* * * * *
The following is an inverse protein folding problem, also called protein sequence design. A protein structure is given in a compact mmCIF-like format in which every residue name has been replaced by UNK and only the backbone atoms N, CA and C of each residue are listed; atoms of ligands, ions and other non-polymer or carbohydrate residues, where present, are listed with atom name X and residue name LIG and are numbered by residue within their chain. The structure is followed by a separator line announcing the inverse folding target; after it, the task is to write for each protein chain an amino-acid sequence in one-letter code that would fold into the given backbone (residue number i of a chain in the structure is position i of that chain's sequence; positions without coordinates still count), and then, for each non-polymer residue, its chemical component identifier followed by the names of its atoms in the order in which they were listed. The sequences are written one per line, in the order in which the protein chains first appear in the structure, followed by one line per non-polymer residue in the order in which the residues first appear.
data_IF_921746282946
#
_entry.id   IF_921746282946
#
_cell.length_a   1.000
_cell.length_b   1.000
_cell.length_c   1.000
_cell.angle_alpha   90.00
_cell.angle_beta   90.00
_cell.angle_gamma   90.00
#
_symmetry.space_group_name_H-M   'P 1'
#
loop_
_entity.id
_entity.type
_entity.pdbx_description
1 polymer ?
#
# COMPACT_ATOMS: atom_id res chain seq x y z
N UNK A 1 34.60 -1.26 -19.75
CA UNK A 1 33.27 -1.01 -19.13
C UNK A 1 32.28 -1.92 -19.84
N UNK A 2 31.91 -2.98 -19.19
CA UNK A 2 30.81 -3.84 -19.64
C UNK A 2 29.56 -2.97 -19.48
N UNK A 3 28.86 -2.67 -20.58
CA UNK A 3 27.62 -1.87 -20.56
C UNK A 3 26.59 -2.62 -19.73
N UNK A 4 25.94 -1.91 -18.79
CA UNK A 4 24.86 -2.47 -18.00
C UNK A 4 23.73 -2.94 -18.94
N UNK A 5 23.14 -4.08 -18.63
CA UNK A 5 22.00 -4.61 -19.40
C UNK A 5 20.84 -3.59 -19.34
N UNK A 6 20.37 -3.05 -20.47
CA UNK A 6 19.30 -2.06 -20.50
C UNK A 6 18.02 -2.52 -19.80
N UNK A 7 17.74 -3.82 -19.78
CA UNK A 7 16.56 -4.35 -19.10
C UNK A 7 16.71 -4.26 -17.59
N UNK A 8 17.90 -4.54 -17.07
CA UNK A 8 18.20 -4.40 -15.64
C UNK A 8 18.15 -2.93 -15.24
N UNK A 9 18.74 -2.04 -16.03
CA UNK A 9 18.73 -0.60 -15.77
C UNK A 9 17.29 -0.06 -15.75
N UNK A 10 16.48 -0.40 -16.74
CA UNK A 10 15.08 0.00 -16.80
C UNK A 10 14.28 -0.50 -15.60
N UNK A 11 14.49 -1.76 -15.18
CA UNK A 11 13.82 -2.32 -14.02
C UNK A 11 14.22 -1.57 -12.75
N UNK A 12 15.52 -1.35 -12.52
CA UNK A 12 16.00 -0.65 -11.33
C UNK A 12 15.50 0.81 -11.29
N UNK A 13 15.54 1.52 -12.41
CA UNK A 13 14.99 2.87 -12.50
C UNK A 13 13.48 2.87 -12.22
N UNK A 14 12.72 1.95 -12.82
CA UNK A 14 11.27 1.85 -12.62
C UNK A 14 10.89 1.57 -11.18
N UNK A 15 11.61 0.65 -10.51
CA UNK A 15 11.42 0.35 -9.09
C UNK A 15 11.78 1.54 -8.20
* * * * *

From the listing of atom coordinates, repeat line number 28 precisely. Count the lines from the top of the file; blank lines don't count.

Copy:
N UNK A 3 28.86 -2.67 -20.58